Moreschi - The Last Castrato

Moreschi - The Last Castrato
Alessandro Moreschi, Chorus of the Sistine Chapel, Chorus of Roman Choristers
Pearl "Opal" 9823


  1. Giovanni Aldega: Domine Salvum Fac Pontificem Nostrum Leonem
  2. Luigi Pratesi: Et Incarnatus Est / Crucifixus
  3. Paolo Tosti: Ideale
  4. Salvatore Meluzzi: Ave Verum
  5. Gustav Edward Stehle: Tui Sunt Coeli
  6. W.A. Mozart: Ave Verum
  7. G. Rossini: Crucifixus (Petite Messe Solenelle; 2 takes)
  8. Leibach: Pie Jesu
  9. Eugenio Terziani: Hostias et Preces
  10. Paolo Tosti: Preghiera
  11. Bach-Gounod: Ave Maria
  12. (Gregorian chant): Incipit Lamentatio
  13. Gaetano Capocci: Laudamus Te
  14. Tomas Victoria: Improperia
  15. Palestrina: La Cruda Mia Nemica
  16. Emilo Calzarena: Oremus Pro Pontifice
  17. Ave Maria (by Pope Leon XIII)

Performers: Alessandro Moreschi, chorus of the Sistine Chapel, Roman Chorus of Choristers

Playing time: 52'50

Recording date: 1902, 1904

Castrati were a unique phenomenon in Western musical history, lasting from the late 16th c. to the mid-19th century. The practice of castrating young boys and training them for singing was never approved by the Church but authorities turned a blind eye; only the conquest of the Papal States by Italy in 1870 put an end to the practice. Alessandro Moreschi (1858-1922) entered the Sistine Chapel in 1883 and became conductor of the Choir in 1898. He is the only castrato to have ever been recorded; he retired in 1913.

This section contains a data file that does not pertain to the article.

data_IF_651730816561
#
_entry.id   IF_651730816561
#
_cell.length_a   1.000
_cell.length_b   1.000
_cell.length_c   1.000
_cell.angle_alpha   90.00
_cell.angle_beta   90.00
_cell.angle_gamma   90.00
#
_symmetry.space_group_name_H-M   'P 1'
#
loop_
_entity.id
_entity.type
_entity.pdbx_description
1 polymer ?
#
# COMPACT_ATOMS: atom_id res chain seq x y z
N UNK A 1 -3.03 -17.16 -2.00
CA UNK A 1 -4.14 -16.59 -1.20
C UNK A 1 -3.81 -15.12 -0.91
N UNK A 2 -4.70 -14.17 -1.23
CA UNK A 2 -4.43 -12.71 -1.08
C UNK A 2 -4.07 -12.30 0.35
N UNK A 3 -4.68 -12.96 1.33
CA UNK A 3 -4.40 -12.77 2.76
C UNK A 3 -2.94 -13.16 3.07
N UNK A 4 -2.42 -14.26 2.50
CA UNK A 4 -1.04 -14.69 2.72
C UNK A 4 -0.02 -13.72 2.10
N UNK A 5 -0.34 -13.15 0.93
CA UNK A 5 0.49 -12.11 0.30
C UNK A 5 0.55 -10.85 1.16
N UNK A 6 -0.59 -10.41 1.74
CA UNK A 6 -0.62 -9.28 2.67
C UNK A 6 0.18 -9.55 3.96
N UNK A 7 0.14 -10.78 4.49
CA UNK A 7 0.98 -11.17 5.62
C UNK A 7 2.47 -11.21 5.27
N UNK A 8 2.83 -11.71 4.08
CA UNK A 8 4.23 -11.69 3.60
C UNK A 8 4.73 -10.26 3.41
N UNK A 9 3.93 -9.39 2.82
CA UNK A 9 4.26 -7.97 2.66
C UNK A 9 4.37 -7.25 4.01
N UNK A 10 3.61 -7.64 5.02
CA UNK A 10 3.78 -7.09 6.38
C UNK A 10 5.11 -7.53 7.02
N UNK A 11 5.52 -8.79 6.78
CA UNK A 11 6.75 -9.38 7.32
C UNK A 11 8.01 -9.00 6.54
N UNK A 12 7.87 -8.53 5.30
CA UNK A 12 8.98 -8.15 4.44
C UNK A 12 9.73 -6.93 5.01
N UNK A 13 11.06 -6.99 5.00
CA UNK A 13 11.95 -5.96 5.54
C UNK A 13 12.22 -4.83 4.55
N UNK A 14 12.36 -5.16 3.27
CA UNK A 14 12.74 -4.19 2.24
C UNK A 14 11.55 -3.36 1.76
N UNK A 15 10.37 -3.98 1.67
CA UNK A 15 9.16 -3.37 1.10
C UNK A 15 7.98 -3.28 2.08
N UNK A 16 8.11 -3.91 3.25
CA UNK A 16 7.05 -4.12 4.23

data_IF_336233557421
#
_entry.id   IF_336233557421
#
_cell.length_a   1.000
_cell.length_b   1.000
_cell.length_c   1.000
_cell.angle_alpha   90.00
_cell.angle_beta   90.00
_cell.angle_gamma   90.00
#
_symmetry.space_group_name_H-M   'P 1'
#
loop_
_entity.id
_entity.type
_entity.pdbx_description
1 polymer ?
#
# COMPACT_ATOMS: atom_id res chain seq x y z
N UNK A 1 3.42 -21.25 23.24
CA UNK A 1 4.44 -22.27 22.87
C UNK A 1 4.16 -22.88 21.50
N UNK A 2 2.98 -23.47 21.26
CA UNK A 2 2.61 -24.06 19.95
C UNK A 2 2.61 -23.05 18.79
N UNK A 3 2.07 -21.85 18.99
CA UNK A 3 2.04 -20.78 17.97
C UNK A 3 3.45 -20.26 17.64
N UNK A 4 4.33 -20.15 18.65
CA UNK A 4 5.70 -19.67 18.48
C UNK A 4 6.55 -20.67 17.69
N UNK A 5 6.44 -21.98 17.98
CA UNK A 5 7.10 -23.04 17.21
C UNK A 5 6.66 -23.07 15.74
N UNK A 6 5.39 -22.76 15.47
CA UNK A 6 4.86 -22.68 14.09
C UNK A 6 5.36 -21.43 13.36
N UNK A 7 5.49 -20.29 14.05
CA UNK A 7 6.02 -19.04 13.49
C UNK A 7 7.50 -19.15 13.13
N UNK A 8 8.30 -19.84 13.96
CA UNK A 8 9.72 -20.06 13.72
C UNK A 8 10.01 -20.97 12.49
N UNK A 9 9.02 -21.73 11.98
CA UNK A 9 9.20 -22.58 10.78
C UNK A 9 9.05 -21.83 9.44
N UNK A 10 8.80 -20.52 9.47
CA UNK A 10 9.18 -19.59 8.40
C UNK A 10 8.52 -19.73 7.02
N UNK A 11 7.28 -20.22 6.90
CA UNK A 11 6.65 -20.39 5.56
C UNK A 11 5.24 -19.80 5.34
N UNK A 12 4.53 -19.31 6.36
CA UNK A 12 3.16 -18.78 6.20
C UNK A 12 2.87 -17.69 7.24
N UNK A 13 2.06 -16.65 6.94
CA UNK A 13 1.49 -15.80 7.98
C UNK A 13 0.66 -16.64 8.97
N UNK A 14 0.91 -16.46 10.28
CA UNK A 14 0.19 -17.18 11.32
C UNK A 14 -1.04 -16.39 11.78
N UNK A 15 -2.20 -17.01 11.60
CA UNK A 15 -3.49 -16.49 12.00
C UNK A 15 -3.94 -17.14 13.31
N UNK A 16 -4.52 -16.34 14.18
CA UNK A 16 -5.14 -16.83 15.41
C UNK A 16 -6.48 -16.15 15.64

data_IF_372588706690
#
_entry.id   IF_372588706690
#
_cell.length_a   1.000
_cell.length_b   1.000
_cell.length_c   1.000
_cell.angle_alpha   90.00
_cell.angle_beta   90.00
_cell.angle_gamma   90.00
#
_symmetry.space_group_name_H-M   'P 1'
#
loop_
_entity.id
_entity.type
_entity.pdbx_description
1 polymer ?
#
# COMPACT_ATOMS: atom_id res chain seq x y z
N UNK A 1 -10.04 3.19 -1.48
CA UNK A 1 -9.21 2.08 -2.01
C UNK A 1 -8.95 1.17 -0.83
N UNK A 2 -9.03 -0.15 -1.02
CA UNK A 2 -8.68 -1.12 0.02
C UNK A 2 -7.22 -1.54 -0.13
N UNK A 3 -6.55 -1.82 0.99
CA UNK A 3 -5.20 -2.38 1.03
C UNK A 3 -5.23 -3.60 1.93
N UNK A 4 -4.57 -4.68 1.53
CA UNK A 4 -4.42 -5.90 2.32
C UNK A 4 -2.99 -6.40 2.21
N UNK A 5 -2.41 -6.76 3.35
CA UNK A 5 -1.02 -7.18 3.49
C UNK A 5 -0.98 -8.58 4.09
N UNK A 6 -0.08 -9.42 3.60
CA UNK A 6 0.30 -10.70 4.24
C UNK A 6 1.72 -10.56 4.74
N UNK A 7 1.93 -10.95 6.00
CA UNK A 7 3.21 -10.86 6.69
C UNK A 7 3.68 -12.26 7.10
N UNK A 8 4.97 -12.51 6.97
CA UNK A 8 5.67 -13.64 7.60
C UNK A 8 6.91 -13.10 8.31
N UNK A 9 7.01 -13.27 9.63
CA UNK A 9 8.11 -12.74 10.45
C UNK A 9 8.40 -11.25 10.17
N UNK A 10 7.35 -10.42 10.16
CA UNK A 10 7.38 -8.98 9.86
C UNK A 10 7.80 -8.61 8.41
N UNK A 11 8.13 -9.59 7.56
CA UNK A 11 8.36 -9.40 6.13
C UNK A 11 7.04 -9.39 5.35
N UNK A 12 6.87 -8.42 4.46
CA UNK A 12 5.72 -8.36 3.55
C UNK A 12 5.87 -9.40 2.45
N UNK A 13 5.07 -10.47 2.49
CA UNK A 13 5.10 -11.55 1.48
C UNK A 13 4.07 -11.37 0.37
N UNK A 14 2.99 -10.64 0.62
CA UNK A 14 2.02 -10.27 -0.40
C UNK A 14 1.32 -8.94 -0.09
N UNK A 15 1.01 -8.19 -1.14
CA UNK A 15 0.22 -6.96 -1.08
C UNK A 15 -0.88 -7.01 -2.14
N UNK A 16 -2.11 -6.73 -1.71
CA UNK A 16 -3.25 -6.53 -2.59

The quality of the recording is as one would expect from those years. The music that was recorded is not terribly interesting either. All the composers on the program (except Victoria, Palestrina and Mozart) are 19th century composers. The value of the recording is its uniqueness. The voice is clearly in the soprano range. It is not a great voice, and the technique is either bad or marred by the habits of the time (in particular an abundance of portamento and scoops in the attacks of notes, which can be excruciating). But its timbre is very striking, with the ambiguity that one expects, and it is most intriguing in the high notes.

One should not, however, look at this recording as evidence on the castrati of the 18th century. Moreschi was as far from Farinelli as we are from, say, Rossini. The last castrato to sing on stage, Velutti, had retired 30 years before Moreschi's birth. As his repertoire and technique show, he belongs to the world of late 19th century religious music, not Baroque opera. Whether due to the recording technique or (more likely) to Moreschi's own voice, one learns nothing about the phenomenal strength, agility and holding power that were celebrated qualities of operatic castrati. What remains from this recording is a haunting quality of voice that is clearly unlike anything else.

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François R. Velde